What can you do with several million processing hours on a supercomputer? Oh, just change the course of energy storage and vehicle development. That’s the hope, at least, behind a new project awarded 24 million supercomputing hours this week by the Department of Energy.
Working with researchers from several national labs, as well as Vanderbilt University and IBM, Jack Wells of Oak Ridge National Lab will lead an effort to prove the practicality of a rechargeable lithium-air battery that could store up to ten times the energy of a lithium-ion battery (the chemistry of choice for most electric cars now in the works from major automakers) of the same weight and power an electric car for up to 500 miles. The millions of hours of processing power on the supercomputers could accelerate research, bumping it up to “weeks and months” rather than the “years and decades.”
I spoke with Winfried Wilcke, Senior Manager of Nanoscale Science & Technology, and Program Director of Silicon Valley Projects for IBM’s Almaden Research Center (he’s also one of the co-investigators on Wells’ team), about IBM’s plans for rechargeable lithium-air battery tech last summer — not long after the company launched an ambitious project to commercialize the batteries.
Wilcke explained that the technology plugs into areas of IBM’s expertise. First, nanostructures, which are seen as one of the keys for a safe lithium air battery. They’re needed to exclude moisture from the lithium metal electrode (an explosive mix) while letting oxygen in. The second area Wilcke described as a strong fit for IBM in advancing this technology is supercomputing, which can help model things like how potential catalysts affect the reactions and performance of the battery.
IBM and the national labs’ award for this lithium-air project comes as part of 1.6 billion supercomputing processor hours handed out Tuesday for 69 projects through what’s called the Innovative and Novel Computational Impact on Theory and Experiment program (fortunately, it has a catchy acronym: INCITE).
This is the seventh annual round of awards under the program. Other research areas awarded supercomputing time this year (mostly through national labs and universities) include nano-scale solar cells, cellulosic ethanol and next-gen internal combustion engines for alternative fuel vehicles. General Electric will also get 19 million processor hours to simulate turbulence issues affecting the efficiency of advanced energy and propulsion systems, such as wind turbines and hybrid diesel engines.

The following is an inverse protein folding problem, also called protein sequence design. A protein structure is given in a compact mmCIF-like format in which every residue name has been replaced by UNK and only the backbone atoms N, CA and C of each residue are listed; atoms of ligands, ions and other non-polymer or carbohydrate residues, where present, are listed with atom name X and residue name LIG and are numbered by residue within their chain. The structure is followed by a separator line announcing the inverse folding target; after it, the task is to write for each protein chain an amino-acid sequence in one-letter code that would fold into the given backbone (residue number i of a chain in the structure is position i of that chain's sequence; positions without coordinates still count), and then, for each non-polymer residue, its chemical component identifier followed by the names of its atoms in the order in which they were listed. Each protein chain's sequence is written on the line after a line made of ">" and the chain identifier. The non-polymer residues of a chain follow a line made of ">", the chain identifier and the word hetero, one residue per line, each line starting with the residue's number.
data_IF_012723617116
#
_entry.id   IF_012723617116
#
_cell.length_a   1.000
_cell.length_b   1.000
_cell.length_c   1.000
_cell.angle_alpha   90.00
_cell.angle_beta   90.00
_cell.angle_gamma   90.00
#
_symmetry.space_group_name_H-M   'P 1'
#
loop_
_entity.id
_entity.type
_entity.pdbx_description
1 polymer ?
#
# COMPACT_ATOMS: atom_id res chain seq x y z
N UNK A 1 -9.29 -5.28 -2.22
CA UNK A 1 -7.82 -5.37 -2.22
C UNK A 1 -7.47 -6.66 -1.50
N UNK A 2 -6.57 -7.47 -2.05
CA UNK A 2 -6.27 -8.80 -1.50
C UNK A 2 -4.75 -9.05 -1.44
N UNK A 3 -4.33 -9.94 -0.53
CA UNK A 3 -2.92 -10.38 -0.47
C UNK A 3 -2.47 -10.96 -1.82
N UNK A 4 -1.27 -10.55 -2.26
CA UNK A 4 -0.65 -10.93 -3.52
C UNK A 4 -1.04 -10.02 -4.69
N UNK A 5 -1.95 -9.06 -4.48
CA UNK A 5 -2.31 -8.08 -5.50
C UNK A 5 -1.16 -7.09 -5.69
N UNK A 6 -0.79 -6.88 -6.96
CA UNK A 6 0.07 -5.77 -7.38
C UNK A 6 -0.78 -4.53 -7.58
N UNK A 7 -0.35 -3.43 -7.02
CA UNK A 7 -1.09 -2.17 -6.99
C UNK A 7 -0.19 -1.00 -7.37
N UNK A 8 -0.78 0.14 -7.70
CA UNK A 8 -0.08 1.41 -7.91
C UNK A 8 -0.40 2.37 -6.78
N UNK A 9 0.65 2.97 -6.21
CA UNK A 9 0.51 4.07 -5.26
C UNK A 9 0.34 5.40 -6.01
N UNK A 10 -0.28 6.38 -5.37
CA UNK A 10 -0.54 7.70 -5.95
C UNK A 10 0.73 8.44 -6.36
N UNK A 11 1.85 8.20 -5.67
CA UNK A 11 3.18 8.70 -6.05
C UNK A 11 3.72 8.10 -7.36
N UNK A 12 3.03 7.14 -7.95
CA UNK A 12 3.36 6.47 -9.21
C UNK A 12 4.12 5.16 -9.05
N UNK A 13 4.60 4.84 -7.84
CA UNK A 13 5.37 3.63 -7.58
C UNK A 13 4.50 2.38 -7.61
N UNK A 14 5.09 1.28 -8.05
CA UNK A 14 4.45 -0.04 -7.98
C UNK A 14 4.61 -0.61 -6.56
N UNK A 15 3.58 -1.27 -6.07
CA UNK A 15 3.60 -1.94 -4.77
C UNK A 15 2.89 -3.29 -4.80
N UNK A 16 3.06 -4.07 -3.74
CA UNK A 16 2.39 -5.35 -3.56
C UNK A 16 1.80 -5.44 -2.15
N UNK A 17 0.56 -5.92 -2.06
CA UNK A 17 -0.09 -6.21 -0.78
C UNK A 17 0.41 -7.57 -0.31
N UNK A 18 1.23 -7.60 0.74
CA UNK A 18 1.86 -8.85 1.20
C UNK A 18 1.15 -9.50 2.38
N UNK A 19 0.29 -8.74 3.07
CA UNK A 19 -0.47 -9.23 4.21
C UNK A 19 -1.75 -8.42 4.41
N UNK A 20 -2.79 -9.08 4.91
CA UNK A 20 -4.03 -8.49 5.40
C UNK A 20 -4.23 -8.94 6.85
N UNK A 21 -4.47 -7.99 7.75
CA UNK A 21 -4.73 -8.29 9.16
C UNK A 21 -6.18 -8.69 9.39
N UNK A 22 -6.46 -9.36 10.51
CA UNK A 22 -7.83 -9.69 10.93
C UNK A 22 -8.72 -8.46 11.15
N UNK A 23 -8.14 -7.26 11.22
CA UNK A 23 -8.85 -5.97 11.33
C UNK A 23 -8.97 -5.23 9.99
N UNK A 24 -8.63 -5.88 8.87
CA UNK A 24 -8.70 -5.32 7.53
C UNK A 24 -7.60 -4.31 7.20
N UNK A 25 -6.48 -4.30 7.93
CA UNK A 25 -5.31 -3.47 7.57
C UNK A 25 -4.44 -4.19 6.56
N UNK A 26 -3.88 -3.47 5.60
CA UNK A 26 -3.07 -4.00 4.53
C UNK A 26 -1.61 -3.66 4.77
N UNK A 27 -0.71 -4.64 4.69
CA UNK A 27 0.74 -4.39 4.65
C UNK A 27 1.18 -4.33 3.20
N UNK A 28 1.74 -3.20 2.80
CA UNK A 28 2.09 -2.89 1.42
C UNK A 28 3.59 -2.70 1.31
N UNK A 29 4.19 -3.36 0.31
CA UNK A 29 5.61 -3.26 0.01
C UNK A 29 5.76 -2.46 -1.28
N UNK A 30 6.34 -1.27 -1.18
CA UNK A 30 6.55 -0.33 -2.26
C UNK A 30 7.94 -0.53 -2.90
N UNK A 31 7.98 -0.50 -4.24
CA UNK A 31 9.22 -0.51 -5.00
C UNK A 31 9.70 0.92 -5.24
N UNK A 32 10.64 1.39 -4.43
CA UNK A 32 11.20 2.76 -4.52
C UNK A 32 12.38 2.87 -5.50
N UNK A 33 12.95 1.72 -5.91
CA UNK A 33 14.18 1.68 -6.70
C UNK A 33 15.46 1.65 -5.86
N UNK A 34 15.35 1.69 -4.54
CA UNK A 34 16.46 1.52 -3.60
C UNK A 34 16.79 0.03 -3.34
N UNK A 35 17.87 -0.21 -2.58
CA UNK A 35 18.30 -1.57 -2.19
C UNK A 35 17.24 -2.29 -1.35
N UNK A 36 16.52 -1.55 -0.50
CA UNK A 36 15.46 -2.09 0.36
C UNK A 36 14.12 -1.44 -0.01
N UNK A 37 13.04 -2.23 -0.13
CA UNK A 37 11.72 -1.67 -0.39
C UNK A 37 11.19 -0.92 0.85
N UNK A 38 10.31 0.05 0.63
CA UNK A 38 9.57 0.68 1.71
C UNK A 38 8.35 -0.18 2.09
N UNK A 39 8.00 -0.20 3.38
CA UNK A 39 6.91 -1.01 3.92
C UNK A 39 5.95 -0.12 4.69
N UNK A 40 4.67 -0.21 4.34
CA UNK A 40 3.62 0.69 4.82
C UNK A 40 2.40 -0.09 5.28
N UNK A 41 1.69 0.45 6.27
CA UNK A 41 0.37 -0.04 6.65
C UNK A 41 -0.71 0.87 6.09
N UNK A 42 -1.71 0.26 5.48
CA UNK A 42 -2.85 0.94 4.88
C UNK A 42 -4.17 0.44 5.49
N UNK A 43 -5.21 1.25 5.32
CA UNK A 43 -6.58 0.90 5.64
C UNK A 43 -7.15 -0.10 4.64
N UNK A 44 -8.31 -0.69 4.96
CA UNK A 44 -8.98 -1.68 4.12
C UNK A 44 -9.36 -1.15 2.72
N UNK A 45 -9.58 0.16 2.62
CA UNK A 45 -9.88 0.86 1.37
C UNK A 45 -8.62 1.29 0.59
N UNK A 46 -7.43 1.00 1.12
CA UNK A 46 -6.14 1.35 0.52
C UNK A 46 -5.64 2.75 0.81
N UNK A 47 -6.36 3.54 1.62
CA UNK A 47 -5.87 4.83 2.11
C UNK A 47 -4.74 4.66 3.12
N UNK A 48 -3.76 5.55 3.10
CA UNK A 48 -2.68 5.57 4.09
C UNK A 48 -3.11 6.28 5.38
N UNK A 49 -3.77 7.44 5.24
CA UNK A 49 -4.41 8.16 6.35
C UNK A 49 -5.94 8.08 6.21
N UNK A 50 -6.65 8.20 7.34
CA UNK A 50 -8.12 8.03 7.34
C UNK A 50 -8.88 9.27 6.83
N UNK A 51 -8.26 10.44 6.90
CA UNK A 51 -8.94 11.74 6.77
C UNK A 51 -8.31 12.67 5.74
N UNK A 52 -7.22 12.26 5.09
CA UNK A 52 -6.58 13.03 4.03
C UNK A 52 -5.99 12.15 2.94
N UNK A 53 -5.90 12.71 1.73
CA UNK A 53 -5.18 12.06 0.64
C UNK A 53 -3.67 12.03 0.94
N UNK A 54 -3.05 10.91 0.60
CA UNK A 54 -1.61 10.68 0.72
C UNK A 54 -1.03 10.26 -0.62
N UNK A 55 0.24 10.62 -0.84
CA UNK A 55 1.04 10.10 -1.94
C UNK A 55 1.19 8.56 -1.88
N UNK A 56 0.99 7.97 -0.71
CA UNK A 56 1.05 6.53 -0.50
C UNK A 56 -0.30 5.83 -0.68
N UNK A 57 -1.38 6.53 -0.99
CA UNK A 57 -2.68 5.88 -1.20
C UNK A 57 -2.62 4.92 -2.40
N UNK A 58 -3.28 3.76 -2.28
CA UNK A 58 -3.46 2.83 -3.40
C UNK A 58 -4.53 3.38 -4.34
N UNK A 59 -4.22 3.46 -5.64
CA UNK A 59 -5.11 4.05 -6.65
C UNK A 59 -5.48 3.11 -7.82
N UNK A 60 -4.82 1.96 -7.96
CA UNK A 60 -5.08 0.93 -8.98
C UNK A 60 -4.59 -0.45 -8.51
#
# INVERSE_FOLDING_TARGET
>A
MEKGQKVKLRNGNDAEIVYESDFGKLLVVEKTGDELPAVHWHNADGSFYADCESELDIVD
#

Looking at the number of processor hours awarded for each of these projects — we’re talking tens of millions — offers a reminder of just how much remains to be explored with these technologies. As the research summary for the lithium-air INCITE project notes, the “exciting proof-of-principle work” that has been completed for lithium-air tech “still presents very big scientific challenges before one can be confident that practical propulsion batteries can be based on the Li/Air system.”
To that end, Wells, Wilcke and their collaborators, plan to focus on reactions occurring at the interface between the electrode and electrolyte, cathode surface properties, the role of catalyst selection and the mechanisms for how lithium-air cells discharge and recharge, among other things. Supercomputers at the Argonne National Lab and Oak Ridge National Lab will be used to simulate reactions and model the performance of different materials for the batteries.
As Stacey has reported over on GigaOM, many of the parts that make up a supercomputer — from processors to networking cables —increasingly are the same as those used in everyday corporate computing. But a few million hours of processing time on these machines can still accelerate research, according to the DOE, which in its press release claims the INCITE program will allow awardees to “conduct cutting-edge research in just weeks or months rather than the years or decades needed previously.”
If IBM’s Wilcke is right that lithium-air represents “the only system that has a chance to be as good as gasoline,” and if Dalhousie University’s Jeff Dahn is right that while rechargeable lithium air isn’t worth betting the farm on, “but it has to be explored” — then supercomputing might be just the thing to take us one step closer to next-next gen batteries. Or provide enough answers to show it won’t be practical, after all.